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Memorial Day

May 30, 2010

“Memorial” means to preserve the memory of someone or an event.

When I was a kid, we would go to the cemetary and put flowers on people’s graves that I had never met. During this time, my parents would share stories about these people. It was a way of keeping the memory of these people alive.

When my kids were little, we would go every Memorial Day and watch their grandfather march in the parade.

During one of these parades, my father introduced my daughters to a World War 1 veteran. Think of the years that were shared there. That man’s history went back to the turn of the century. Maybe someday my daughters will shake the hand of some small child that will reach into the next century.

So on Memorial Day think about how important it is to share history with the younger generations. I need to tell my dad’s story about joining the Navy on his 17th birthday. How my mom was here crying herself to sleep as she went months without hearing from him.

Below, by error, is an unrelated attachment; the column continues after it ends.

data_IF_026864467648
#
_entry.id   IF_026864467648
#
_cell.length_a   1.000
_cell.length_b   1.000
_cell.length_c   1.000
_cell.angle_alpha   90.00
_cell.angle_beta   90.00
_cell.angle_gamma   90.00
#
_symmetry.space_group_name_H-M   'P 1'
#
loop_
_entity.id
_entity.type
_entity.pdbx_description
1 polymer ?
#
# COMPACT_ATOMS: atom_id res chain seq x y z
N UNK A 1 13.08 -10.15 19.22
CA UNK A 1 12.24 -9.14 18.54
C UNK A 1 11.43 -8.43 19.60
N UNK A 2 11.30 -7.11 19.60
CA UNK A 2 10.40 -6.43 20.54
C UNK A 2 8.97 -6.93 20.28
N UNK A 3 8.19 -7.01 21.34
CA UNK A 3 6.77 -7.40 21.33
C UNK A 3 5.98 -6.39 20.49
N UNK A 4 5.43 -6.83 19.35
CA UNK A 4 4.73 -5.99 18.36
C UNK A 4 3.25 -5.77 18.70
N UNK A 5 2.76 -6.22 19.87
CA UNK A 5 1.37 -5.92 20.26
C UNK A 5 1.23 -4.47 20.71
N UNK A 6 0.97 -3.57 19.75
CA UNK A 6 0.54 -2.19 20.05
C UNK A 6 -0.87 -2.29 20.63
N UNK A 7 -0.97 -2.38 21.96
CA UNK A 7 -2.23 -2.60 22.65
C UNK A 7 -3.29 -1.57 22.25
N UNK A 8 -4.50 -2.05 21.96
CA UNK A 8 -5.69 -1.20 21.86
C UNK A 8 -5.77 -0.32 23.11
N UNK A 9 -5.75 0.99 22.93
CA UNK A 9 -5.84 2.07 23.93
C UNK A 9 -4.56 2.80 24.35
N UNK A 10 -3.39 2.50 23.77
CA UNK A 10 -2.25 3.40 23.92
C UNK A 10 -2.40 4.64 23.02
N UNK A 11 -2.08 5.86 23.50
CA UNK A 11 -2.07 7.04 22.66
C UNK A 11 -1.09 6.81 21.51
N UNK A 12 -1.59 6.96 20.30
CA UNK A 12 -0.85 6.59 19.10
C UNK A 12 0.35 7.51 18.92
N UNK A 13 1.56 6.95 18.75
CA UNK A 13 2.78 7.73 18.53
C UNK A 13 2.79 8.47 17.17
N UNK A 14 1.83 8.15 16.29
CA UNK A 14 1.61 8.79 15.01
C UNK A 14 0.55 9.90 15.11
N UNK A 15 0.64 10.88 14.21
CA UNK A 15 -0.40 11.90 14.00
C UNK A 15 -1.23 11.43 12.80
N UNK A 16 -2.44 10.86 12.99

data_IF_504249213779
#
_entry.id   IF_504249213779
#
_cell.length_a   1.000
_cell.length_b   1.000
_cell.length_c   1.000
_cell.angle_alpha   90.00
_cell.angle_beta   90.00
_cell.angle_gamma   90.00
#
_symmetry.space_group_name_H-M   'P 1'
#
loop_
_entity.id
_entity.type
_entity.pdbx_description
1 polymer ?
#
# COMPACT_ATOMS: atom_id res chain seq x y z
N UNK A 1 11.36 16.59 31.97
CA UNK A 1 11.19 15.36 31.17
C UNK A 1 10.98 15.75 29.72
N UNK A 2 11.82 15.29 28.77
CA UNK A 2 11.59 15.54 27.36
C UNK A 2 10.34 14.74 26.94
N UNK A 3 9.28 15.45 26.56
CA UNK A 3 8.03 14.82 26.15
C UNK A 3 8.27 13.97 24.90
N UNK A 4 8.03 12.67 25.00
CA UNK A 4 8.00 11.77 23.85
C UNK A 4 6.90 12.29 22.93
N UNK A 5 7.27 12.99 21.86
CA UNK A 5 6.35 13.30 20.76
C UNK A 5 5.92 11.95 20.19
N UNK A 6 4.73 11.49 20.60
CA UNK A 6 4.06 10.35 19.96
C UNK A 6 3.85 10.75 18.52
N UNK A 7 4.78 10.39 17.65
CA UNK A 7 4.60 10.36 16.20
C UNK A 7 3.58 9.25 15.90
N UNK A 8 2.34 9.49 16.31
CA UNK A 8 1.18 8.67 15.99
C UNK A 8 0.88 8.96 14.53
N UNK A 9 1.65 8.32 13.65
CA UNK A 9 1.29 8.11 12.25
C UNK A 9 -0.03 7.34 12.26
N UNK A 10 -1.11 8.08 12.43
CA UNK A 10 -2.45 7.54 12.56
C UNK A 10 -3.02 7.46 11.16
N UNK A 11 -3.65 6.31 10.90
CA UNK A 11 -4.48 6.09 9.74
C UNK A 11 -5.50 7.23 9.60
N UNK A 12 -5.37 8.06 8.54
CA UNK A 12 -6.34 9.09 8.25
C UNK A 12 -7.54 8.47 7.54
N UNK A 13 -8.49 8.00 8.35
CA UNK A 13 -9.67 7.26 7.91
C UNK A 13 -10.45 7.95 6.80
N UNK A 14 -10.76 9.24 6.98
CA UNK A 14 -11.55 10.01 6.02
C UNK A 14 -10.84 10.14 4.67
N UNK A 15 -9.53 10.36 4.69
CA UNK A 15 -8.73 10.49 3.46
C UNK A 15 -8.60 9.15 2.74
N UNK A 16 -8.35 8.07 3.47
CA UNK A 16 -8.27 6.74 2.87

How mom would rip up rags to send to the soldiers to be used as bandages. We didn’t just send our soldiers to war, we as a country would sacrifice gas, so the soldiers could have it, silk nylons so the soldiers could have parachutes. These people’s stories need to be remembered so we can become better people.

This Memorial Day enjoy your picnics but don’t forget what we are supposed to be remembering…


“The Price of Freedom is Never Free”

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